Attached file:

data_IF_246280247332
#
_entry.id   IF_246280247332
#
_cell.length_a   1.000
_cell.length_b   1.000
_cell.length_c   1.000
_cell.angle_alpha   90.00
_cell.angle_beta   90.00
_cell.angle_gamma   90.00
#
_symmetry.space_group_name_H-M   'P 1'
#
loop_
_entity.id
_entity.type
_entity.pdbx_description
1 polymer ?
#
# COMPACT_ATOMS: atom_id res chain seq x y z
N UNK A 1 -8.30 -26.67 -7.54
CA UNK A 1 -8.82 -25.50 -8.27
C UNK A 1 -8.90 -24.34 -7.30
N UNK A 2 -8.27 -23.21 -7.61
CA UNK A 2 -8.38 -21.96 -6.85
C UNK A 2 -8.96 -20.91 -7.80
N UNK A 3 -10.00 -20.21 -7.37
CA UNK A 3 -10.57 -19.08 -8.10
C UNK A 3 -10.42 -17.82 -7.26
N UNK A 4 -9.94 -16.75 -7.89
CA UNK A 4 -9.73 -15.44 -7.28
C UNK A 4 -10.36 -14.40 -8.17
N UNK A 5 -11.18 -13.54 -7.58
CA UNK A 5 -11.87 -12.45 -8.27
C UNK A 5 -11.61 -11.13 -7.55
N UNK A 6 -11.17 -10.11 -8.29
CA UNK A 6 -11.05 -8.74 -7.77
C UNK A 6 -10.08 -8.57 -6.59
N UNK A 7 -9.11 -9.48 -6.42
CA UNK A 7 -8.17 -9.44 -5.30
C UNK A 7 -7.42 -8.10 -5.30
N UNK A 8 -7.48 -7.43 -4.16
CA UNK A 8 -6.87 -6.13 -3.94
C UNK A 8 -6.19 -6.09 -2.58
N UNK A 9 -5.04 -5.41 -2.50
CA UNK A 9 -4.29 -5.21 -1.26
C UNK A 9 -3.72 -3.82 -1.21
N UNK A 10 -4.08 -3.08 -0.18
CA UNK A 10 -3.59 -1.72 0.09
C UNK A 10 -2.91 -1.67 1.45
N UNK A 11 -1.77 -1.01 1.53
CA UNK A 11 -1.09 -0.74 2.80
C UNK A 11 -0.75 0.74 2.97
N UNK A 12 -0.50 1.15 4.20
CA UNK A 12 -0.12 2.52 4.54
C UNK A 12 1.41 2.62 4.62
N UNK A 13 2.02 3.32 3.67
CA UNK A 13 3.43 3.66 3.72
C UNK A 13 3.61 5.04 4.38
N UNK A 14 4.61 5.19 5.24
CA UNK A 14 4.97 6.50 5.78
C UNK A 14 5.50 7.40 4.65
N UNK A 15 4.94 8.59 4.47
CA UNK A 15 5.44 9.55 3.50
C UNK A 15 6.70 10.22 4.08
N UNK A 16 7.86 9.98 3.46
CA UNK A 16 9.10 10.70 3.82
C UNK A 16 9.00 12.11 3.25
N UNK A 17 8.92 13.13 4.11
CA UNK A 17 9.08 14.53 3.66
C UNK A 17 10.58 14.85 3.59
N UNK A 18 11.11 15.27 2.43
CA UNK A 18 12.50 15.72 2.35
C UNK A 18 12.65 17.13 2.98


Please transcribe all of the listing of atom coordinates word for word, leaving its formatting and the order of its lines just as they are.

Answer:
data_IF_246280247332
#
_entry.id   IF_246280247332
#
_cell.length_a   1.000
_cell.length_b   1.000
_cell.length_c   1.000
_cell.angle_alpha   90.00
_cell.angle_beta   90.00
_cell.angle_gamma   90.00
#
_symmetry.space_group_name_H-M   'P 1'
#
loop_
_entity.id
_entity.type
_entity.pdbx_description
1 polymer ?
#
# COMPACT_ATOMS: atom_id res chain seq x y z
N UNK A 1 -8.30 -26.67 -7.54
CA UNK A 1 -8.82 -25.50 -8.27
C UNK A 1 -8.90 -24.34 -7.30
N UNK A 2 -8.27 -23.21 -7.61
CA UNK A 2 -8.38 -21.96 -6.85
C UNK A 2 -8.96 -20.91 -7.80
N UNK A 3 -10.00 -20.21 -7.37
CA UNK A 3 -10.57 -19.08 -8.10
C UNK A 3 -10.42 -17.82 -7.26
N UNK A 4 -9.94 -16.75 -7.89
CA UNK A 4 -9.73 -15.44 -7.28
C UNK A 4 -10.36 -14.40 -8.17
N UNK A 5 -11.18 -13.54 -7.58
CA UNK A 5 -11.87 -12.45 -8.27
C UNK A 5 -11.61 -11.13 -7.55
N UNK A 6 -11.17 -10.11 -8.29
CA UNK A 6 -11.05 -8.74 -7.77
C UNK A 6 -10.08 -8.57 -6.59
N UNK A 7 -9.11 -9.48 -6.42
CA UNK A 7 -8.17 -9.44 -5.30
C UNK A 7 -7.42 -8.10 -5.30
N UNK A 8 -7.48 -7.43 -4.16
CA UNK A 8 -6.87 -6.13 -3.94
C UNK A 8 -6.19 -6.09 -2.58
N UNK A 9 -5.04 -5.41 -2.50
CA UNK A 9 -4.29 -5.21 -1.26
C UNK A 9 -3.72 -3.82 -1.21
N UNK A 10 -4.08 -3.08 -0.18
CA UNK A 10 -3.59 -1.72 0.09
C UNK A 10 -2.91 -1.67 1.45
N UNK A 11 -1.77 -1.01 1.53
CA UNK A 11 -1.09 -0.74 2.80
C UNK A 11 -0.75 0.74 2.97
N UNK A 12 -0.50 1.15 4.20
CA UNK A 12 -0.12 2.52 4.54
C UNK A 12 1.41 2.62 4.62
N UNK A 13 2.02 3.32 3.67
CA UNK A 13 3.43 3.66 3.72
C UNK A 13 3.61 5.04 4.38
N UNK A 14 4.61 5.19 5.24
CA UNK A 14 4.97 6.50 5.78
C UNK A 14 5.50 7.40 4.65
N UNK A 15 4.94 8.59 4.47
CA UNK A 15 5.44 9.55 3.50
C UNK A 15 6.70 10.22 4.08
N UNK A 16 7.86 9.98 3.46
CA UNK A 16 9.10 10.70 3.82
C UNK A 16 9.00 12.11 3.25
N UNK A 17 8.92 13.13 4.11
CA UNK A 17 9.08 14.53 3.66
C UNK A 17 10.58 14.85 3.59
N UNK A 18 11.11 15.27 2.43
CA UNK A 18 12.50 15.72 2.35
C UNK A 18 12.65 17.13 2.98